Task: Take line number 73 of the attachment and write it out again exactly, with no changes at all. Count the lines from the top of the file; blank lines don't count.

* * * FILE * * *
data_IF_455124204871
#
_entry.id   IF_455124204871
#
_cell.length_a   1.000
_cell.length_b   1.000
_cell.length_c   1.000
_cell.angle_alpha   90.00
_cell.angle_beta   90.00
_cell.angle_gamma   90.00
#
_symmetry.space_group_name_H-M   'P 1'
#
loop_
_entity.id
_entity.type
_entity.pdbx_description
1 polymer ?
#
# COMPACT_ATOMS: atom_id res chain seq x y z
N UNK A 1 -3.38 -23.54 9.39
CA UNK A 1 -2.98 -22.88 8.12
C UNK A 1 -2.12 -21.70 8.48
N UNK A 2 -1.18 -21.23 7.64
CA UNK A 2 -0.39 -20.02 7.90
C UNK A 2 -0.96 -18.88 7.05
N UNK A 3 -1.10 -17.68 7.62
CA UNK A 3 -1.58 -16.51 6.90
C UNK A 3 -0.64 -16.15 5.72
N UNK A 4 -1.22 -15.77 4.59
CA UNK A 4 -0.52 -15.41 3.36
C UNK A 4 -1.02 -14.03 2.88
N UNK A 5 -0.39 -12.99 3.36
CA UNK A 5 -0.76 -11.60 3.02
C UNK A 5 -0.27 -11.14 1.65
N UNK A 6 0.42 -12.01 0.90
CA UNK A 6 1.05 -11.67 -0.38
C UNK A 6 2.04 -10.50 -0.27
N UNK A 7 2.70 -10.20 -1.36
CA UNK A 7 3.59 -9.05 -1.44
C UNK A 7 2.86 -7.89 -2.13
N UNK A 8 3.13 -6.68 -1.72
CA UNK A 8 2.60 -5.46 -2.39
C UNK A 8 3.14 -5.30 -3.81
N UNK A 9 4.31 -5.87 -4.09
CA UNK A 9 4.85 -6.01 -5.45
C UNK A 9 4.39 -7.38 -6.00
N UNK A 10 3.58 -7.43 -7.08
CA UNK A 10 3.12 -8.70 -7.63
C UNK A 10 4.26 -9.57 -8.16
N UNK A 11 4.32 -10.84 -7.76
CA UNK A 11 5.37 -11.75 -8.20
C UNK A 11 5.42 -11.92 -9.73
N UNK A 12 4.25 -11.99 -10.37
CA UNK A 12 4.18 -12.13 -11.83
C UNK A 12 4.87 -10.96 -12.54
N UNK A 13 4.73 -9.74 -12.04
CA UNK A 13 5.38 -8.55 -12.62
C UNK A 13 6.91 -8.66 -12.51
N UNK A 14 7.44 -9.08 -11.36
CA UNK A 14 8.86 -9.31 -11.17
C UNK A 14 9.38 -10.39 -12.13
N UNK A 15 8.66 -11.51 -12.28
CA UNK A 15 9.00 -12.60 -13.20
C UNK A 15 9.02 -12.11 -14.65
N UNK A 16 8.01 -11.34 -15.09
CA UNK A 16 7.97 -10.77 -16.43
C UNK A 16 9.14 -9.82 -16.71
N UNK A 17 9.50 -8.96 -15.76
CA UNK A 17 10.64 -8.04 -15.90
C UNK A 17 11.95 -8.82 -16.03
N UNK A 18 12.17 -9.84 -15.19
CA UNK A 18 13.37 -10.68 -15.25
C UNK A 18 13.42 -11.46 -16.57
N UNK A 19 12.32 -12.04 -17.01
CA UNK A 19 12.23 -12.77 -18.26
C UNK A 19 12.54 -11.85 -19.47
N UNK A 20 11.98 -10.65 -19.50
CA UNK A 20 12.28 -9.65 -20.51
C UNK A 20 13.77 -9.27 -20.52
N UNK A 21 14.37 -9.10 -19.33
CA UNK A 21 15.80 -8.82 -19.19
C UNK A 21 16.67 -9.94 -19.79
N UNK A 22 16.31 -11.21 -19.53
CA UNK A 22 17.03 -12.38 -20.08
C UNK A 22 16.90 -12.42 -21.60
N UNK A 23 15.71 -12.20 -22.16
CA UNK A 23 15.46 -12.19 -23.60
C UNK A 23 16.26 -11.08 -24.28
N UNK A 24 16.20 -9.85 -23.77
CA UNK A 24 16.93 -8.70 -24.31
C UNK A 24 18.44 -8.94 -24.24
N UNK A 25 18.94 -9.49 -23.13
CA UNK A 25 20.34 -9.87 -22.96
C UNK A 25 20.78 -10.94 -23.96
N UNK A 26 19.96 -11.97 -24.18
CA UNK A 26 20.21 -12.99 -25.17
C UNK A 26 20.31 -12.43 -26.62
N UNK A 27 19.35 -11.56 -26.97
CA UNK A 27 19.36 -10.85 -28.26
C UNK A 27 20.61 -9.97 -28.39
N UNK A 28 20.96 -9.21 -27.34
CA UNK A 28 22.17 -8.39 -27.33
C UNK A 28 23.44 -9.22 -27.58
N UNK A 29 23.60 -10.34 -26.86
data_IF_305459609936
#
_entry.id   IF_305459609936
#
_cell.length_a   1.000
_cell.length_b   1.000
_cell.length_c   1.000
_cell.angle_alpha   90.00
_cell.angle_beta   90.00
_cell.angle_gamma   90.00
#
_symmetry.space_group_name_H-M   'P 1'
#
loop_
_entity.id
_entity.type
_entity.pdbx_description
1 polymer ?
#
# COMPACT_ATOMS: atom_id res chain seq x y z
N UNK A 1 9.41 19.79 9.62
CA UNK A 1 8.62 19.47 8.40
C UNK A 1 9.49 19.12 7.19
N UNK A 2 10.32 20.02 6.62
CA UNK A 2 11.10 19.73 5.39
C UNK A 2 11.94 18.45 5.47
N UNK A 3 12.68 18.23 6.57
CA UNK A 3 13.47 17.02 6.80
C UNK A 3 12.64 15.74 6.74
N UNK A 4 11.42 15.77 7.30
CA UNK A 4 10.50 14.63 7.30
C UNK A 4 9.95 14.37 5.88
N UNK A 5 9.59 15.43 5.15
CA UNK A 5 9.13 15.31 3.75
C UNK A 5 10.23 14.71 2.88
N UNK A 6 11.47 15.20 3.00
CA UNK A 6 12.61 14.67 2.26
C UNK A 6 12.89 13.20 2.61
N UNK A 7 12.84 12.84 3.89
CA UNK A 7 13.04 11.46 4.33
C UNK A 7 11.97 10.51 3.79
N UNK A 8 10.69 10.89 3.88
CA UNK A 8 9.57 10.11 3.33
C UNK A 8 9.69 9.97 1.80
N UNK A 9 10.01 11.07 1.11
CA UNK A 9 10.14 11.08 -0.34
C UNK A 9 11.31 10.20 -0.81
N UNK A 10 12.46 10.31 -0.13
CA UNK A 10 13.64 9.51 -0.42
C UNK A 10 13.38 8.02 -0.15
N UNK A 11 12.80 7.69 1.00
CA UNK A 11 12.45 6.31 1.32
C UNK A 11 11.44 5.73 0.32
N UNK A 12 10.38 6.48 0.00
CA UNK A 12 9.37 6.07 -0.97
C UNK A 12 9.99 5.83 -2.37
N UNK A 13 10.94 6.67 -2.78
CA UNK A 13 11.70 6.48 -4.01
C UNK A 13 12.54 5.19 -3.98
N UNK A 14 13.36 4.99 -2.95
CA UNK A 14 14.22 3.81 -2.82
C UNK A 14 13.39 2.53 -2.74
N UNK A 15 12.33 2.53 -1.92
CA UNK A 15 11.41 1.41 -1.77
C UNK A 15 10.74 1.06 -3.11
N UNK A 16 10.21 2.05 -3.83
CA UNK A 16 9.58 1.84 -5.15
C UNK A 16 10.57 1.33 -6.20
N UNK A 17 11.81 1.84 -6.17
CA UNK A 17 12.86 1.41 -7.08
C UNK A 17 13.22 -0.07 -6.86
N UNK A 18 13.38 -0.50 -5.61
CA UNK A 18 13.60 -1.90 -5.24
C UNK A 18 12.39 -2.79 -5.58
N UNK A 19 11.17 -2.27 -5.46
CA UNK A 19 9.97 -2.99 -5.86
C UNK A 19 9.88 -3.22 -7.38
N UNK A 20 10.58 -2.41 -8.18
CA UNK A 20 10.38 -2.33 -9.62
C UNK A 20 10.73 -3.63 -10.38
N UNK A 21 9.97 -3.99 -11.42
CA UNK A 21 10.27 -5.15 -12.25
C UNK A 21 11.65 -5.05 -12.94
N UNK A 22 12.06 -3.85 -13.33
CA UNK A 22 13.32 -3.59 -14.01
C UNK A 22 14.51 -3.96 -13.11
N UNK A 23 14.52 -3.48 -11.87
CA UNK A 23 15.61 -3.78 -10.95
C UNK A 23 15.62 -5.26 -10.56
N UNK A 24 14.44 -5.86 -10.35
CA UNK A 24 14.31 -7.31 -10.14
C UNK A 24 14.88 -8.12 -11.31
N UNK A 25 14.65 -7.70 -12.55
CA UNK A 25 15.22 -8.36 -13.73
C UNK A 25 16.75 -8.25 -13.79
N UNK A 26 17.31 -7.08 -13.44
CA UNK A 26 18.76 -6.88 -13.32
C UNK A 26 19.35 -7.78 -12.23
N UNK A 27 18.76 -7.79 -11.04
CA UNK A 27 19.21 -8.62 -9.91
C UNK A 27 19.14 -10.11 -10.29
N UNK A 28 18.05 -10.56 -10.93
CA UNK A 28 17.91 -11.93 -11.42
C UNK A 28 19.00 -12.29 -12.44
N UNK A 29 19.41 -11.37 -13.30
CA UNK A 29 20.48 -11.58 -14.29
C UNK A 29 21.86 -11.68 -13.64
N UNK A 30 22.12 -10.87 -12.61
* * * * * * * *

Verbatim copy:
CA UNK A 18 13.37 -10.68 -15.25